What Straight Talk?

John McCain spent four years in a Vietnamese prisoner-of-war camp. He touts his military experience, “the incredible story of a true American hero who is singularly prepared to lead.”

And there are some who are ready to believe him. Most polls, for instance, show that voters have a favorable impression of the Arizona Republican, with most giving him a slight edge in a matchup against Democrat Hillary Clinton and only a small deficit to make up against Barack Obama.

I’ve witnessed this perplexing faith in McCain firsthand. A couple of months ago, in the newsroom of my paper, an editor that I respect weighed in during a conversation about the upcoming New Jersey primary. “McCain is the only one I trust not to do something militarily,” he said.

The question is why. It’s not as if his recent record backs up this misplaced trust. As Eugene Robinson pointed out in a February op-ed in the Washington Post, McCain is taking “positions that most voters reject,” while tying himself to an increasingly irrelevant incumbent. McCain remains very much in favor of the Iraq War, a supporter of the long-war theory that could have us stuck in the desert sands indefinitely with little to gain.

George Bush’s approval ratings have fallen below 30% in many polls and about 60% of Americans view the war in Iraq as a mistake.

Not John McCain.

“As long as Americans are not being injured or harmed or wounded or killed, it’s fine with me and I hope it would be fine with you if we maintain a presence in a very volatile part of the world where al Qaeda is training, recruiting, equipping and motivating people every single day,” he told a town forum audience in New Hampshire in January.

And he has repeatedly said that the war was not a mistake, only the manner in which it has been waged by President Bush.

“If we surrender and wave a white flag,” he said in California, “like Senator Clinton wants to do, and withdraw, as Governor Romney wanted to do, then there will be chaos, genocide, and the cost of American blood and treasure would be dramatically higher.”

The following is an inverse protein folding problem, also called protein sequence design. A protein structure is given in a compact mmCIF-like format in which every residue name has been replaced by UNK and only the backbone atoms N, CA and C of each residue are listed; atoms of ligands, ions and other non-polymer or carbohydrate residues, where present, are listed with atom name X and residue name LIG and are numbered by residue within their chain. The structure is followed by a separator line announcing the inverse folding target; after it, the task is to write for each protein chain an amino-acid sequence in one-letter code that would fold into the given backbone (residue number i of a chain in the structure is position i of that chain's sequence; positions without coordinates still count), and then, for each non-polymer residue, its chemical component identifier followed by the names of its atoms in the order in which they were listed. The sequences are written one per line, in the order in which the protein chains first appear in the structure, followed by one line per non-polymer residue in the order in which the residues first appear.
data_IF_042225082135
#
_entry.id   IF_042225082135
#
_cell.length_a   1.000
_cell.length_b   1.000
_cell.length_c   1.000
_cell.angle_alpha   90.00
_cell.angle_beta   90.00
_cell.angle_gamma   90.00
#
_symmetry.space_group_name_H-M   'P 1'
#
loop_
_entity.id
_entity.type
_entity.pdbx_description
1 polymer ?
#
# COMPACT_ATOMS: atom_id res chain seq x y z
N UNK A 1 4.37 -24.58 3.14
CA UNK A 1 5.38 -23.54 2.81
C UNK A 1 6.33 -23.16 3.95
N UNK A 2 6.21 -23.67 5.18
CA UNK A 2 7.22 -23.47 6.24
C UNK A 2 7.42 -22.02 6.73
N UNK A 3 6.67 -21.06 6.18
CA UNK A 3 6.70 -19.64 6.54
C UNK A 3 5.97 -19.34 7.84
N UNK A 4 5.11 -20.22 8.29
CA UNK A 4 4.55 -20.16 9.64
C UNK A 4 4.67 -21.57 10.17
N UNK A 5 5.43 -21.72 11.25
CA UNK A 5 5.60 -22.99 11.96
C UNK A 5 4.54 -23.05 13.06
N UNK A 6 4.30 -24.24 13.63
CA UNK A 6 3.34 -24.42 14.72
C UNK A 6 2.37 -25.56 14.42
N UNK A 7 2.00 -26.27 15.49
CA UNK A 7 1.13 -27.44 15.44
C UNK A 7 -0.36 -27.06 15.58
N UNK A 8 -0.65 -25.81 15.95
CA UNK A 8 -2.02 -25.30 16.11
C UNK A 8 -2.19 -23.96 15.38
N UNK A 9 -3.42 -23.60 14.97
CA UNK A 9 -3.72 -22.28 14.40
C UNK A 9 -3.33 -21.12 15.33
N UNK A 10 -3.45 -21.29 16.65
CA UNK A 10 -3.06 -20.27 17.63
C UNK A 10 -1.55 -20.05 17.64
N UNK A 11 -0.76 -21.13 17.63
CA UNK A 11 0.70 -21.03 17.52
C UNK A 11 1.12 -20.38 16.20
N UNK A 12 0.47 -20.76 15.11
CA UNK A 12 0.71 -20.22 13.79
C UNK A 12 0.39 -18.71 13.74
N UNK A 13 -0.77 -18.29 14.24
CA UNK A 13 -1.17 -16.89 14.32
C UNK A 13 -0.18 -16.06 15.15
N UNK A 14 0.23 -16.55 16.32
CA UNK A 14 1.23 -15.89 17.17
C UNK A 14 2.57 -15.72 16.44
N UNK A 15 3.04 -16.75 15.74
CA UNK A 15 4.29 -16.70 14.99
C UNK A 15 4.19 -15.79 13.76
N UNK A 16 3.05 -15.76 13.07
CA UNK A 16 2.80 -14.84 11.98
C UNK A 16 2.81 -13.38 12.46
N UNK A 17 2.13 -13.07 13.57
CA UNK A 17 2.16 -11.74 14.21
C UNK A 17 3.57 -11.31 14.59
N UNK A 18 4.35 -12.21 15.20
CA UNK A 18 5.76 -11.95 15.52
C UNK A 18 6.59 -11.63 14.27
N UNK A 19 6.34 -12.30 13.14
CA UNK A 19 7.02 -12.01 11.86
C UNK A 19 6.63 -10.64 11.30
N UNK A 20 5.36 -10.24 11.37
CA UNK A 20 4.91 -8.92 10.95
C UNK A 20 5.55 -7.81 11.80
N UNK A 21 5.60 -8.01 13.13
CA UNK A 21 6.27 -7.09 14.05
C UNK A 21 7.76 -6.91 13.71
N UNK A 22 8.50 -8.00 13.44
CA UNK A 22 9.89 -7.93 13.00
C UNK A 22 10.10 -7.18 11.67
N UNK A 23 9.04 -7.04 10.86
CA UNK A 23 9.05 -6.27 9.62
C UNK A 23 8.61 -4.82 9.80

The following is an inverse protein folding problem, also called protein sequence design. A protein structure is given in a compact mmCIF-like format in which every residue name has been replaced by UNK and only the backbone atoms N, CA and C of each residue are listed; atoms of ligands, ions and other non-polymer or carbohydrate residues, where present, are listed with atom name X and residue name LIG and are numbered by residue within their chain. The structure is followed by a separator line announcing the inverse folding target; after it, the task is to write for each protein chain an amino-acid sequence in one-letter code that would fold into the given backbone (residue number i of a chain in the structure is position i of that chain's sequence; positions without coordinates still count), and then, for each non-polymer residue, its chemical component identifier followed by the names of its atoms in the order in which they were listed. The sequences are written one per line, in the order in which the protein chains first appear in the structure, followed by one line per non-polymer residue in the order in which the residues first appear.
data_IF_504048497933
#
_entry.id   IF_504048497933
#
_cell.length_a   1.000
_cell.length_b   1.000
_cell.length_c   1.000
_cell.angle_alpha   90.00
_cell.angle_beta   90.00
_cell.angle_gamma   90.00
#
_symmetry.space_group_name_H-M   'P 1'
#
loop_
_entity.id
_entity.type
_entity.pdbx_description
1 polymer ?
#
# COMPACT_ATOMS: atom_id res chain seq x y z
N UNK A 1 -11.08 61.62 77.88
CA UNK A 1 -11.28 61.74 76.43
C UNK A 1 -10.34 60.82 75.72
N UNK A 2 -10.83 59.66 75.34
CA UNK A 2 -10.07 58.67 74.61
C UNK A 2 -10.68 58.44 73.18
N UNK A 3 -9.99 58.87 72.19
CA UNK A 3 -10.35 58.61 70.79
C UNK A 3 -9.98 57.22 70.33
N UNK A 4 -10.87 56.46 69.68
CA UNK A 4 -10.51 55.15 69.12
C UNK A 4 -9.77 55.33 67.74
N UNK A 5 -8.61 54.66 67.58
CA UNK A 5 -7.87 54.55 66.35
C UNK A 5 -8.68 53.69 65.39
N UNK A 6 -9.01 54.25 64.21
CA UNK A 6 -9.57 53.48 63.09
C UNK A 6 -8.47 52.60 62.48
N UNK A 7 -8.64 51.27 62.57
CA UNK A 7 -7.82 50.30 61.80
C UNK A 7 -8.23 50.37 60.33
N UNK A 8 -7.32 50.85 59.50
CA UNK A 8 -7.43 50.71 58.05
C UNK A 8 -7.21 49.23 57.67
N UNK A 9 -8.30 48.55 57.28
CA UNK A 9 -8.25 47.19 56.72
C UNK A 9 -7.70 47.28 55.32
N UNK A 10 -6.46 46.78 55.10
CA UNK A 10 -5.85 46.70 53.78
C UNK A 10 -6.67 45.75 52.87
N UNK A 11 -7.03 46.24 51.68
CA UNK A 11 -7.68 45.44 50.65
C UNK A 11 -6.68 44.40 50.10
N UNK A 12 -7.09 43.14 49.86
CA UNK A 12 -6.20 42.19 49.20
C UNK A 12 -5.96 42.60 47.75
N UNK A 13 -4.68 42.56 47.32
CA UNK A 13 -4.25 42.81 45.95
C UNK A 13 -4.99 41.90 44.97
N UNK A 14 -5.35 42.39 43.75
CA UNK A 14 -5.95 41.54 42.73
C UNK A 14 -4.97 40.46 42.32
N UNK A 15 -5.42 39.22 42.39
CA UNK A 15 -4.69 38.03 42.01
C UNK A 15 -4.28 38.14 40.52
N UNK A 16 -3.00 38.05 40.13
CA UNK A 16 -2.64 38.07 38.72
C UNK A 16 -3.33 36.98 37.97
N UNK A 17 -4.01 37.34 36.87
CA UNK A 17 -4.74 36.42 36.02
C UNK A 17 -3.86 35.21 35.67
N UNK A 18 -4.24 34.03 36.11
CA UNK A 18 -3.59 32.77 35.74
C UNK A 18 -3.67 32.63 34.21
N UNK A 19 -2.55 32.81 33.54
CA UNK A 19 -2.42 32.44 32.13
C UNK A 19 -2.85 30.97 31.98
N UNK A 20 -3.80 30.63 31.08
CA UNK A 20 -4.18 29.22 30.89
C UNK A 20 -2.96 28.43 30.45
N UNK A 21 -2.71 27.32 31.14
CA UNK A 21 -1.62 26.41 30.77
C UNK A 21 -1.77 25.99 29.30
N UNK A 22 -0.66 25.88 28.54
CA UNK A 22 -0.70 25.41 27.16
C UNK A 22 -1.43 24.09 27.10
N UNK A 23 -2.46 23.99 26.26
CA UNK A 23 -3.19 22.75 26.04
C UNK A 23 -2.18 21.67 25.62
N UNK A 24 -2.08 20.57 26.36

Higher than what? We’ve already witnessed everything McCain says will follow our withdrawal. And while there has been some nominal improvement in conditions, the improvement seems to come in waves with calm being followed by periods of extreme violence.

McCain, as Robinson said, has wed himself to a catastrophe, one he says we must continue.

Iraq unfortunately offers a clue into how McCain would deal with other foreign policy threats. Washington Post columnist E.J. Dionne Jr. criticized McCain in February for what is an essentially narrow and dangerous world view governed by an obsession with “radical Islamic extremists” that excludes nearly everything else.

“Presumably,” Dionne wrote, “he’s saying that Islamic extremism is more important than everything else — the rise of China and India as global powers, growing resistance to American influence in Europe, the weakening of America’s global economic position, the disorder and poverty in large parts of Africa, the alienation of significant parts of Latin America from the United States. Is it in our national interest for all these issues to take a back seat to terrorism?”

I know people who would answer “yes” to this question, but the fact remains that terrorism is not an ideology and our battle with it has to be part of a larger, more comprehensive approach to the world. While Osama bin Laden makes for a nice poster boy for extremism, the inferno that has been blazing in Iraq — and in Lebanon, Gaza, the West Bank, etc. — is a result of a power imbalance between the West and the developing world and between the rich and the rest of us. Equalize the power relationship – with more democracy, of course (though, not by the barrel of a gun), but also through more sharing of resources and a greater willingness on the part of the remaining great power to listen and cooperate with other nations — and you have a chance to neutralize the disaffection that results in car bombings.

But McCain, who says he wants to address global warming, who says he wants to improve diplomacy, can’t see past a war on terror that has done little to make us safer and instead has made the world a lot more unstable and dangerous.

Hank Kalet is a poet and managing editor of the South Brunswick Post and The Cranbury Press (both in central New Jersey). Email See his blog, Channel Surfing, at

From The Progressive Populist, March 15, 2008

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